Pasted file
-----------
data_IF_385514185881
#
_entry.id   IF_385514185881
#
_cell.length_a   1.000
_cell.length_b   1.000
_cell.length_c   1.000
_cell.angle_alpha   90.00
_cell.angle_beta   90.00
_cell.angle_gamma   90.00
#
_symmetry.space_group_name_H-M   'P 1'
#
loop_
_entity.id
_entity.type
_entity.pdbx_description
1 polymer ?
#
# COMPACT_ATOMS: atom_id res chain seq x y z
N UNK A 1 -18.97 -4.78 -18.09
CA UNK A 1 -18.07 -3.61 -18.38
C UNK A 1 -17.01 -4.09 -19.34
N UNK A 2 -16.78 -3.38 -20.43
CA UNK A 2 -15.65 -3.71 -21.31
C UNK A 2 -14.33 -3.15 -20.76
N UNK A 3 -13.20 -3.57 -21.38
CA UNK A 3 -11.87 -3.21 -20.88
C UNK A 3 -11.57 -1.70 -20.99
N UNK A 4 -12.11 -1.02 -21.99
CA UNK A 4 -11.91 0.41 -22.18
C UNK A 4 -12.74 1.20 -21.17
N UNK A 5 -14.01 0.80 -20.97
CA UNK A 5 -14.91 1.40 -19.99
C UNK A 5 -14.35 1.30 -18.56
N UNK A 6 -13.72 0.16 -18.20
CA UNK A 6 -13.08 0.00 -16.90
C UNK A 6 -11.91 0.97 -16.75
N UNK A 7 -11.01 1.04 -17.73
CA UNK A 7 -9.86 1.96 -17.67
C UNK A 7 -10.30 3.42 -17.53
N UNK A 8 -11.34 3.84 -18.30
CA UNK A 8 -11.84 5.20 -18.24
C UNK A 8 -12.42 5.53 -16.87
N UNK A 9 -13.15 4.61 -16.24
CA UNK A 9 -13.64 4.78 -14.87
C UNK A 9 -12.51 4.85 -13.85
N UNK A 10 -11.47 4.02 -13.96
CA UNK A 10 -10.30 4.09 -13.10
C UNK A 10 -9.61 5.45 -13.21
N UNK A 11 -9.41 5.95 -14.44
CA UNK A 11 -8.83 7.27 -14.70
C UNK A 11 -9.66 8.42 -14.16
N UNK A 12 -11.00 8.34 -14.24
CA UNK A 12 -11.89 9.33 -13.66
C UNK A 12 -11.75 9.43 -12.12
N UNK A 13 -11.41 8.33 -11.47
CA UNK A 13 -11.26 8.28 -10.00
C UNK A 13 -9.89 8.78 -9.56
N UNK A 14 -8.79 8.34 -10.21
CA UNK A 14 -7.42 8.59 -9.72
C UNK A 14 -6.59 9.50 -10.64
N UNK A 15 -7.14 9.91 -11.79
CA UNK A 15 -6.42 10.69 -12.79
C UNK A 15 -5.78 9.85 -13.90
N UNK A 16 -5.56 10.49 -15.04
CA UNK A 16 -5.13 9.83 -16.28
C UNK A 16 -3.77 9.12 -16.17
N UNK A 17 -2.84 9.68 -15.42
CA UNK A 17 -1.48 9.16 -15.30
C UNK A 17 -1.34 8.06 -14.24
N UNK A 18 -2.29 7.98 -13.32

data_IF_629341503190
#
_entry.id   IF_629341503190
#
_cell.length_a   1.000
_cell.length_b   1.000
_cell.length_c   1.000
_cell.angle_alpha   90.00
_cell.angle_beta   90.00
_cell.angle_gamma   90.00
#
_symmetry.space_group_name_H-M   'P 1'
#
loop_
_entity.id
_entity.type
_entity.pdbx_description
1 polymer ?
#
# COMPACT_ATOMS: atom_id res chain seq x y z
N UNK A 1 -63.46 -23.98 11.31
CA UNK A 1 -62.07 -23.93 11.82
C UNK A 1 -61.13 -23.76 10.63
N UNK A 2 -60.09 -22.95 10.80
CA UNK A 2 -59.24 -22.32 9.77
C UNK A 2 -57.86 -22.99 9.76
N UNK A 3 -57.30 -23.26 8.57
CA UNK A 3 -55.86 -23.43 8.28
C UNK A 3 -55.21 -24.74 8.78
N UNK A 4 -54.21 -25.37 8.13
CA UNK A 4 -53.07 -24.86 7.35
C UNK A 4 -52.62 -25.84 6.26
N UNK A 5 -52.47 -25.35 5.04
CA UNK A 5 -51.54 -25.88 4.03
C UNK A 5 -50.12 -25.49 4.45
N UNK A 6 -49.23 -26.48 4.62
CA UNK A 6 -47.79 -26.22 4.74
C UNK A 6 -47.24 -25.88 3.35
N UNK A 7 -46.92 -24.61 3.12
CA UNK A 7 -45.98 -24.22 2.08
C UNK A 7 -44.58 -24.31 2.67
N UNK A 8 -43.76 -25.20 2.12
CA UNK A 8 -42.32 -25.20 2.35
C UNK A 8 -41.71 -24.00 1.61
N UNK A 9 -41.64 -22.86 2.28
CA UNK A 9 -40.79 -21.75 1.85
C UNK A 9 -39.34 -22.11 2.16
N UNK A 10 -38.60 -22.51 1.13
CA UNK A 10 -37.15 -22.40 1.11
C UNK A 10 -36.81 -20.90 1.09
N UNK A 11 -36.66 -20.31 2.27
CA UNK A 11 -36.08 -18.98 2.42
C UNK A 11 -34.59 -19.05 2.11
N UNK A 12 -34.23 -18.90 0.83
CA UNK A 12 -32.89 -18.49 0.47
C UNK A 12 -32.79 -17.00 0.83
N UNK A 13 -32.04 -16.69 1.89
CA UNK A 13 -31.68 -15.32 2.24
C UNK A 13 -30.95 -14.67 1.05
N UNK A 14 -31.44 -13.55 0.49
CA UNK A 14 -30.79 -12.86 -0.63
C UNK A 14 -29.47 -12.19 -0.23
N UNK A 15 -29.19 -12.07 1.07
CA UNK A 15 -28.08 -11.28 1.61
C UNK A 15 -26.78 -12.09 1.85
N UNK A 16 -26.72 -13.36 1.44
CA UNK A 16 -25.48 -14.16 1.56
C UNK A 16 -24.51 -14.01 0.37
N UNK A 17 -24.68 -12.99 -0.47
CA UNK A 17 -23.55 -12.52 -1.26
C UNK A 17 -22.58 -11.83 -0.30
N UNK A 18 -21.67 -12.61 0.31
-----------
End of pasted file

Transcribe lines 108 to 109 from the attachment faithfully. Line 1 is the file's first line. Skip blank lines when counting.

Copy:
N UNK A 6 -49.23 -26.48 4.62
CA UNK A 6 -47.79 -26.22 4.74